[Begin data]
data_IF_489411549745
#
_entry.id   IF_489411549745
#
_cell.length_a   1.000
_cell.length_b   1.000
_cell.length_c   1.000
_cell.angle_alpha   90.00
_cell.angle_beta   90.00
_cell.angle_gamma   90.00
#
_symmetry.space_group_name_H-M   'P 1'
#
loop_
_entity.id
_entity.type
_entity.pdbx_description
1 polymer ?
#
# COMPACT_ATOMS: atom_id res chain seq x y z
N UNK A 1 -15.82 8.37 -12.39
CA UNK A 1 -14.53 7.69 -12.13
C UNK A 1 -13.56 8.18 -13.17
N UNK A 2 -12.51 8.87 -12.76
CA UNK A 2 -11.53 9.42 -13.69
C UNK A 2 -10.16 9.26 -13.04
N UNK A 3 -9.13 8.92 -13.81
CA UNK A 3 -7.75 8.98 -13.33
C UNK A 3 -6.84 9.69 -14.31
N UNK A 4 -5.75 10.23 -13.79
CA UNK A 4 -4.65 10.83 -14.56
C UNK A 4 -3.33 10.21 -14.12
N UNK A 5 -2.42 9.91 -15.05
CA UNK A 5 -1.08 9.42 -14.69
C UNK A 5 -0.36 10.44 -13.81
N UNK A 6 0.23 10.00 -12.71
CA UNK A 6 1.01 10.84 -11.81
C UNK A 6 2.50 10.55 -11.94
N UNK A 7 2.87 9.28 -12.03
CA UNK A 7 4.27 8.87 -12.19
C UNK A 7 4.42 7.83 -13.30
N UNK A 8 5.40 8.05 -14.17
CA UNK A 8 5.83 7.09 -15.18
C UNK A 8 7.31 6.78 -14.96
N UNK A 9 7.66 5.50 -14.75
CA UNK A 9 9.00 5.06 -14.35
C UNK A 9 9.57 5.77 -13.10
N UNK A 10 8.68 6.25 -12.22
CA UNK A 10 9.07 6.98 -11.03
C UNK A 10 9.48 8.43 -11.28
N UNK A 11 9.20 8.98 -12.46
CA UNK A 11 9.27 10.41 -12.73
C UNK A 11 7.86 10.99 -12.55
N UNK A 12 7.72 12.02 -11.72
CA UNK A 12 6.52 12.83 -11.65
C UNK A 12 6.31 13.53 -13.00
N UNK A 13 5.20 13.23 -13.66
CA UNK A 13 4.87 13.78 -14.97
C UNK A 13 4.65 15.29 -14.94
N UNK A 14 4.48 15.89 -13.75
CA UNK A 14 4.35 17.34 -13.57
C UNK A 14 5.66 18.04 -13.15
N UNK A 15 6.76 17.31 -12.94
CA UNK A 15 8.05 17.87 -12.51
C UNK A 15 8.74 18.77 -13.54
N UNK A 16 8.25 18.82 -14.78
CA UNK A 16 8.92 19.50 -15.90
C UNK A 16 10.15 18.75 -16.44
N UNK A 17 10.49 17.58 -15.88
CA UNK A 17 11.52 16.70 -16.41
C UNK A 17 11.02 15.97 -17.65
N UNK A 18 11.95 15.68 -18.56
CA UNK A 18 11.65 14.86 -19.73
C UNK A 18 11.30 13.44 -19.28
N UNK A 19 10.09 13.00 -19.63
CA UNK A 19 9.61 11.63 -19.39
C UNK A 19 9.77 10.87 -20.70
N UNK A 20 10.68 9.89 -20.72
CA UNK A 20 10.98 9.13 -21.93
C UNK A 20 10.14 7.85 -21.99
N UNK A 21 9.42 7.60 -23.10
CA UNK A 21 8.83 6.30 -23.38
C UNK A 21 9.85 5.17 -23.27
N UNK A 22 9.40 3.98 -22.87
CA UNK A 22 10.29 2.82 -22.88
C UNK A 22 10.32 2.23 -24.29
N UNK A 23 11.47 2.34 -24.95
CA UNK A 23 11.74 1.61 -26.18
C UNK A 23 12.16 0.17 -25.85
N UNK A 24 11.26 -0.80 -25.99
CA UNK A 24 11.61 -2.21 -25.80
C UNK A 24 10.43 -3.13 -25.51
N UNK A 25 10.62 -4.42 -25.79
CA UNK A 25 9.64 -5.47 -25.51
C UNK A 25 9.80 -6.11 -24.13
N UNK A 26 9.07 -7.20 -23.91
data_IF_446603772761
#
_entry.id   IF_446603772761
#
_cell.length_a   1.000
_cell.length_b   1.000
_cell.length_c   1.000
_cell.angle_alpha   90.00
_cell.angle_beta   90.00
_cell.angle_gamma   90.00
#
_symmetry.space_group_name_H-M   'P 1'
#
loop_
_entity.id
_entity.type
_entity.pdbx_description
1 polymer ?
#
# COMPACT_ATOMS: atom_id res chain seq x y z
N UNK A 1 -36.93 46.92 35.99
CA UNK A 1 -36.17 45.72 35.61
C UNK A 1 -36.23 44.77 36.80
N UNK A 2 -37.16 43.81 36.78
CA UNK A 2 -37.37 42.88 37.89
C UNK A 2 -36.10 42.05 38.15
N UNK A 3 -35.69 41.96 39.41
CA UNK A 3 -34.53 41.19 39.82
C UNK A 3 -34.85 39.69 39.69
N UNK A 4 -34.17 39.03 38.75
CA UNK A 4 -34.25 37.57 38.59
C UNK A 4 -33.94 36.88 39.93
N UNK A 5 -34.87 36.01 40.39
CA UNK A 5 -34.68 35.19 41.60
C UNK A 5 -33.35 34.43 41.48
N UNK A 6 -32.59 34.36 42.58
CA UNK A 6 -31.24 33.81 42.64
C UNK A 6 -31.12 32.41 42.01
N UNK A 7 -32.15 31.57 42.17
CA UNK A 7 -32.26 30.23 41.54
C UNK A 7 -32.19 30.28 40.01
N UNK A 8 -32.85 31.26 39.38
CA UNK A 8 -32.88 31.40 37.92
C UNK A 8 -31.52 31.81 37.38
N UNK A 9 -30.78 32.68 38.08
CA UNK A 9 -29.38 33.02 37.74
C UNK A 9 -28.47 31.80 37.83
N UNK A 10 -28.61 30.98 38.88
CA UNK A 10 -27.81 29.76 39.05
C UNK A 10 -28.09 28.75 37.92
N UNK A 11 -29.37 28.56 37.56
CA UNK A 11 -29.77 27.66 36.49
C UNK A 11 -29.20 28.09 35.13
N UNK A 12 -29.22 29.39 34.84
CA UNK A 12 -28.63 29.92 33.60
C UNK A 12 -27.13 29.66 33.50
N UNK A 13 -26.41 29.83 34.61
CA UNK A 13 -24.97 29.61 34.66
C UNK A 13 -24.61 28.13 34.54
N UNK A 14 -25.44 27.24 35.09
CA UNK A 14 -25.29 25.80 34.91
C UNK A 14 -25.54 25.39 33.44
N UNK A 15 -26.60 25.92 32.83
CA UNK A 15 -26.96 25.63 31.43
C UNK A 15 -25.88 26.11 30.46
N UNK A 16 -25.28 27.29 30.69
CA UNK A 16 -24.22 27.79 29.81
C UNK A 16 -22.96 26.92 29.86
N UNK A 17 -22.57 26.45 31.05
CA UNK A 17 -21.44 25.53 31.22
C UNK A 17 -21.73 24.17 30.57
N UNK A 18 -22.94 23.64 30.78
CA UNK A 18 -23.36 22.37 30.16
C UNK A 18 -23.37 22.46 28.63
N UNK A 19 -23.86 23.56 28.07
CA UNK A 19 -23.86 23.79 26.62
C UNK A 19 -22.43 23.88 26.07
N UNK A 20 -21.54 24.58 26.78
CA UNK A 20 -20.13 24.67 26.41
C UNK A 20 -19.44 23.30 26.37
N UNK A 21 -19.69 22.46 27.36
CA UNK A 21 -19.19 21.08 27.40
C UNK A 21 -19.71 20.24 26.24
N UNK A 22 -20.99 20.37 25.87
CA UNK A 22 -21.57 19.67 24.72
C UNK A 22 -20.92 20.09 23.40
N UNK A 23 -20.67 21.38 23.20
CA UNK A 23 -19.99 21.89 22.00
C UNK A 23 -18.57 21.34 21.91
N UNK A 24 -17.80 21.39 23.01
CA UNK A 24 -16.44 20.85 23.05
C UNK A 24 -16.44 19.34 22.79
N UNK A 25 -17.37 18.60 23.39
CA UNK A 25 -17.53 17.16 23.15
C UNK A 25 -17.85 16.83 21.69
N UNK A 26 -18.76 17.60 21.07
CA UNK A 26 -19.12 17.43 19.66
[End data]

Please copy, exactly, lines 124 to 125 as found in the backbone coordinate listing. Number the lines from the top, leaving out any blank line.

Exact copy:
CA UNK A 3 -34.53 41.19 39.82
C UNK A 3 -34.85 39.69 39.69